Holly Bodger said...

You've got a lot of extra information here that is making this clunky. For example:
1) "returned and" isn't required. We just need to know that she thinks her roommate locked the door from the inside.
2)"Only minutes ago I'd been talking with her on the hall phone." - what does this have to do with anything? Is she reminding herself that she just had a conversation or is this her way of saying that Jean is still home? If the latter, say that.
3) "She too had just moved to Hong Kong" - why is she thinking this? Is her point that she doesn't know anyone? If so, say that.
3) "my roommate" - not necessary. We already know this plus she wouldn't think of her as "my roommate". She would just think of her by name.
4) "a gaunt engineering student from Fujian province," -> telling

You also need a transion before "As the elevator doors opened on the ground floor". She goes from thinking about the guard to the doors opening. Did she get on the elevator?

Last comment: "I longed for a warm shower in my mildew-ridden bathroom." -> I think you need to say that she longs for a shower DESPITE the fact that the bathroom has mildew. As written, it sounds like she longs to shower in mildew.

spaceoperadiva said...

I think you should start at the empty guard desk. There's a lot of advice out there about starting in the action and starting as close to the inciting incident as possible. If you start at the guard desk, which seems to be her last best hope for getting into her room, then you have a wealth of emotions and urgency to use to propel the reader into the story.

Lucasesq said...

I agree with Space. The scene needs to start a lot later, this is all background information. I want to see some action, dialogue, and conflict.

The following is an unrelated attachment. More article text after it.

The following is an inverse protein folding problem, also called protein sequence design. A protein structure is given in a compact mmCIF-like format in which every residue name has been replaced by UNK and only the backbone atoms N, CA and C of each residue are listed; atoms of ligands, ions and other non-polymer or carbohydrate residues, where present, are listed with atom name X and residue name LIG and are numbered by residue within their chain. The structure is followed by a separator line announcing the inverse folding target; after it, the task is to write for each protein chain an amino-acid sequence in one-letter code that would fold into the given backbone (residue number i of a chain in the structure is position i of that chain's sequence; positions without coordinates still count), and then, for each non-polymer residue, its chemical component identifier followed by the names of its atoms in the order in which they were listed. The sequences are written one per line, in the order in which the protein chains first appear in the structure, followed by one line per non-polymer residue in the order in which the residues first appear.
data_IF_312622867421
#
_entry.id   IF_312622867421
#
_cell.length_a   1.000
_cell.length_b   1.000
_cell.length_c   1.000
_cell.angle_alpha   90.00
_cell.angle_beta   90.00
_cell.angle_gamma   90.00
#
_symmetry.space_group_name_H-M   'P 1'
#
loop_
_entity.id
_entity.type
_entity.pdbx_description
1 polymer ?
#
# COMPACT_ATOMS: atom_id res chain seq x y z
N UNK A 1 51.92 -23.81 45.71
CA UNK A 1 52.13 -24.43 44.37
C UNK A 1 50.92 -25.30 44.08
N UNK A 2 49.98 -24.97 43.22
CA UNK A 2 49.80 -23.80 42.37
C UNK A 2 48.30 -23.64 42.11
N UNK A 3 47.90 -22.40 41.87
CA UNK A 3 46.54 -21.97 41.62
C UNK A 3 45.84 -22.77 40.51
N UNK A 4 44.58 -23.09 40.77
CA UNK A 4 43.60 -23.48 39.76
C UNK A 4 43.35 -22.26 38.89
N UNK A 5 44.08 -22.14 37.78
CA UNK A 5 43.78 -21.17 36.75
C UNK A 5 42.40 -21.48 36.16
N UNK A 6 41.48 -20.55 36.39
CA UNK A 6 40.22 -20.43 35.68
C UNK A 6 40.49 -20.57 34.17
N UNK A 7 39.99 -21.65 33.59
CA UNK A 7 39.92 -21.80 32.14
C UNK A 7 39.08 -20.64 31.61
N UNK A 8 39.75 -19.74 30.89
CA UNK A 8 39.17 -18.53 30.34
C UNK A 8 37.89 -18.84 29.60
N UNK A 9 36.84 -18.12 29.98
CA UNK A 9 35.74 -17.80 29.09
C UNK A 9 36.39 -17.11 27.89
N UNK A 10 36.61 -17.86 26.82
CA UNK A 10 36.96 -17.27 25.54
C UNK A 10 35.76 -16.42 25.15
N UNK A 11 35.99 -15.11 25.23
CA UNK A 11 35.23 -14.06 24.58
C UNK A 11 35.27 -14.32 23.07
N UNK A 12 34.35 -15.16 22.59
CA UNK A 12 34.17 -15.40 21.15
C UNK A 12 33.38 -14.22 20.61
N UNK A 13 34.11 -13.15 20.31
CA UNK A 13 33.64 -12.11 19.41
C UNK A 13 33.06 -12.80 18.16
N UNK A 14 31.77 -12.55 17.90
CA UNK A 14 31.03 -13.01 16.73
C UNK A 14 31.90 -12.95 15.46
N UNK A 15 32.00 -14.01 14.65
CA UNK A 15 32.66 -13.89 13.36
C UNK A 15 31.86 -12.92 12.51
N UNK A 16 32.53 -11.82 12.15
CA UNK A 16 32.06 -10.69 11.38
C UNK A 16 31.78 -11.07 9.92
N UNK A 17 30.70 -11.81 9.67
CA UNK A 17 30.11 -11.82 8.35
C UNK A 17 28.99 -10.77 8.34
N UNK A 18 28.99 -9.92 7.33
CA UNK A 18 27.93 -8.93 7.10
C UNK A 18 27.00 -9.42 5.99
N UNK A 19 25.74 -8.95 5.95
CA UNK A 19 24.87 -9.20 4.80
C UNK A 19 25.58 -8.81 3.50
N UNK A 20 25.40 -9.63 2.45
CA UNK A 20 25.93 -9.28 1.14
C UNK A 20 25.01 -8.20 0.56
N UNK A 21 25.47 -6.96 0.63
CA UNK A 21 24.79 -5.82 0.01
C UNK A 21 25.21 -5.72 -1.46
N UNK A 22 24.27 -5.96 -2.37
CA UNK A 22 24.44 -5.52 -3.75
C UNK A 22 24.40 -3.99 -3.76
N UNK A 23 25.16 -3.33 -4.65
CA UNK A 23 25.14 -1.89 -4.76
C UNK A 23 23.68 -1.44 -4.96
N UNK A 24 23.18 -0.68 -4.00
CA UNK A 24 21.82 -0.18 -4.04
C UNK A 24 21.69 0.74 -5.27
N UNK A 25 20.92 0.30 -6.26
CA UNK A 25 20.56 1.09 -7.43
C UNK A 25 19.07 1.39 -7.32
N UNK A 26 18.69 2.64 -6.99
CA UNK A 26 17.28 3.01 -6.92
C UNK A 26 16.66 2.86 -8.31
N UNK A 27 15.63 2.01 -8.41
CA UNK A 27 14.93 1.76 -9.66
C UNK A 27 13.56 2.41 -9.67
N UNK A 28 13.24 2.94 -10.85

I would keep reading though, because I'm intrigued and I want to know what happens. The hook can be strengthened. Good luck, hope to see the new, improved version in a SA contest soon!

Girl Friday said...

This is the first page, right? (I seem to recall reading it before?)

I think you could shorten it to one paragraph with her finding out she's locked out (and as others have mentioned, perhaps freaking out a bit more, she sounds too calm), then move straight down to the guard's desk, and then onwards into action and dialogue. Also if this *is* the beginning, I'd like to know a bit more about the protagonist, or at least a stronger sense of her voice.

Also I don't understand how the room is locked from the inside if there's no one in it?

A.L. Sonnichsen said...

This one caught my eye because I grew up in Hong Kong. Yay, Hong Kong! I've had doors like this before -- you lock them on the inside and then shut yourself out. However, if this detail is confusing people, leave it out. Just say your roommate returned and locked the door on her way out. I think it is a bit clunky with all the different scenarios she's playing through her mind. I don't think you should make her freaked out unless you were really freaked out, just make it all shorter - get to the guard's desk sooner. For instance, you don't need to describe your roommate's boyfriend at this point. If this is near the beginning of the story, save that detail for later. The exciting part is that you're about to meet your future husband and we want to get there. So, skim through this more. Keep the setting details: the crickets, the perspiration -- these are all so HK! They're necessary to establish your "world" -- but move through her options more rapidly.

I hope this helps! Best of luck! I'd love to read this because Hong Kong is so close to my heart. It's a wonderful setting for a book!

Amy

Barbara said...

I agree with everyone else. The main issue that I see is that you show us what happens, and then you explain it. We don't need all the explanations. Those are what are slowing this down.

I'd suggest cutting the 'Na Wei must have returned ' sentence, along with parg's 2, 3, and 4. They're written well, but they just don't matter. You, yourself, immediately negate them, so what's the point? And being locked out, even in a foreign country, is not a big deal. SHe's not stuck outside in a blizzard. There's no war going on. In a worse case scenario, you call a locksmith.

As AL Sonnichsen said, the point here is that you'll be meeting your future husband. That's the interesting part, so show the lockout, then get downstairs and meet the man you're going to marry. That's what I'd want to read about.

Sarah said...

I'm not sure about the last paragraph. You gave us the words that your MC could read but then made it into a sentence for us. It sounded a little repetitive. I would get rid of the very last line.

Others have said what else I wanted to say, better than I could so I'll just say thanks for submitting :)

Sara J. Henry said...